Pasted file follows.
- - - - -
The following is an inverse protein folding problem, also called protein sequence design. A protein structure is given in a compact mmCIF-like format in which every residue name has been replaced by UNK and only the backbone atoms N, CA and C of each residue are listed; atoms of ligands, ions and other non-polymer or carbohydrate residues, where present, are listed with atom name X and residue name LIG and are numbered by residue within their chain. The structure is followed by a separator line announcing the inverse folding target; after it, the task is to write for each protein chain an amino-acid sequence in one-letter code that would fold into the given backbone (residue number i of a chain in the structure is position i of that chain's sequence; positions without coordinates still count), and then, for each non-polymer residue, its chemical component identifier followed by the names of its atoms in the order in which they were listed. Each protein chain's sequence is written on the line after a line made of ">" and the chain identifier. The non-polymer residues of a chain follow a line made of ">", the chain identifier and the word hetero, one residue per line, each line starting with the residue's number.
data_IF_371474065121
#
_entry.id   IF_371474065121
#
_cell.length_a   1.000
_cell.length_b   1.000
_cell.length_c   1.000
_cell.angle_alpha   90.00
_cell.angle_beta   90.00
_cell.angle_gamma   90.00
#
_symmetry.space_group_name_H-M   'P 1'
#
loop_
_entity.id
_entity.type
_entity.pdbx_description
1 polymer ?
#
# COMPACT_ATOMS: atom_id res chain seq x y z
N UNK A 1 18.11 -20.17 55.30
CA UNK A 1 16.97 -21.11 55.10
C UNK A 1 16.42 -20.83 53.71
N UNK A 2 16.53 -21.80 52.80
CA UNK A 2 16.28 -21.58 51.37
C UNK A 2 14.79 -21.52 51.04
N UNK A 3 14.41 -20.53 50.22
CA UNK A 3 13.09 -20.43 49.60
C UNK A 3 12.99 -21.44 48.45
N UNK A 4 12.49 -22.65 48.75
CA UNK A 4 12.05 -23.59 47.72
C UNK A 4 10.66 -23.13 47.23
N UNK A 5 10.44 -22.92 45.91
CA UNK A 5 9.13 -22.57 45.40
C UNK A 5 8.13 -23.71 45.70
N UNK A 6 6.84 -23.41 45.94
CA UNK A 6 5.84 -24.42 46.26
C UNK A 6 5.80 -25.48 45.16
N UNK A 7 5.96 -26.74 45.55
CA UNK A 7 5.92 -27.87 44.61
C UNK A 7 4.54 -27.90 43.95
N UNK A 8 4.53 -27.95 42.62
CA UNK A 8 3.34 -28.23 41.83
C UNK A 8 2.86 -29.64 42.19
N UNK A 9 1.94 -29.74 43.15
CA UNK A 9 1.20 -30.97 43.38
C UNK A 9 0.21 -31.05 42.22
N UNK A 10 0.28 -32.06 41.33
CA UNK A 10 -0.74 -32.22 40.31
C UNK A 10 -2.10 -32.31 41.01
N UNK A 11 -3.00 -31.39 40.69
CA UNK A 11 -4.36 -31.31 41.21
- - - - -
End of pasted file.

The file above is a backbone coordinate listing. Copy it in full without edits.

The following is an inverse protein folding problem, also called protein sequence design. A protein structure is given in a compact mmCIF-like format in which every residue name has been replaced by UNK and only the backbone atoms N, CA and C of each residue are listed; atoms of ligands, ions and other non-polymer or carbohydrate residues, where present, are listed with atom name X and residue name LIG and are numbered by residue within their chain. The structure is followed by a separator line announcing the inverse folding target; after it, the task is to write for each protein chain an amino-acid sequence in one-letter code that would fold into the given backbone (residue number i of a chain in the structure is position i of that chain's sequence; positions without coordinates still count), and then, for each non-polymer residue, its chemical component identifier followed by the names of its atoms in the order in which they were listed. Each protein chain's sequence is written on the line after a line made of ">" and the chain identifier. The non-polymer residues of a chain follow a line made of ">", the chain identifier and the word hetero, one residue per line, each line starting with the residue's number.
data_IF_371474065121
#
_entry.id   IF_371474065121
#
_cell.length_a   1.000
_cell.length_b   1.000
_cell.length_c   1.000
_cell.angle_alpha   90.00
_cell.angle_beta   90.00
_cell.angle_gamma   90.00
#
_symmetry.space_group_name_H-M   'P 1'
#
loop_
_entity.id
_entity.type
_entity.pdbx_description
1 polymer ?
#
# COMPACT_ATOMS: atom_id res chain seq x y z
N UNK A 1 18.11 -20.17 55.30
CA UNK A 1 16.97 -21.11 55.10
C UNK A 1 16.42 -20.83 53.71
N UNK A 2 16.53 -21.80 52.80
CA UNK A 2 16.28 -21.58 51.37
C UNK A 2 14.79 -21.52 51.04
N UNK A 3 14.41 -20.53 50.22
CA UNK A 3 13.09 -20.43 49.60
C UNK A 3 12.99 -21.44 48.45
N UNK A 4 12.49 -22.65 48.75
CA UNK A 4 12.05 -23.59 47.72
C UNK A 4 10.66 -23.13 47.23
N UNK A 5 10.44 -22.92 45.91
CA UNK A 5 9.13 -22.57 45.40
C UNK A 5 8.13 -23.71 45.70
N UNK A 6 6.84 -23.41 45.94
CA UNK A 6 5.84 -24.42 46.26
C UNK A 6 5.80 -25.48 45.16
N UNK A 7 5.96 -26.74 45.55
CA UNK A 7 5.92 -27.87 44.61
C UNK A 7 4.54 -27.90 43.95
N UNK A 8 4.53 -27.95 42.62
CA UNK A 8 3.34 -28.23 41.83
C UNK A 8 2.86 -29.64 42.19
N UNK A 9 1.94 -29.74 43.15
CA UNK A 9 1.20 -30.97 43.38
C UNK A 9 0.21 -31.05 42.22
N UNK A 10 0.28 -32.06 41.33
CA UNK A 10 -0.74 -32.22 40.31
C UNK A 10 -2.10 -32.31 41.01
N UNK A 11 -3.00 -31.39 40.69
CA UNK A 11 -4.36 -31.31 41.21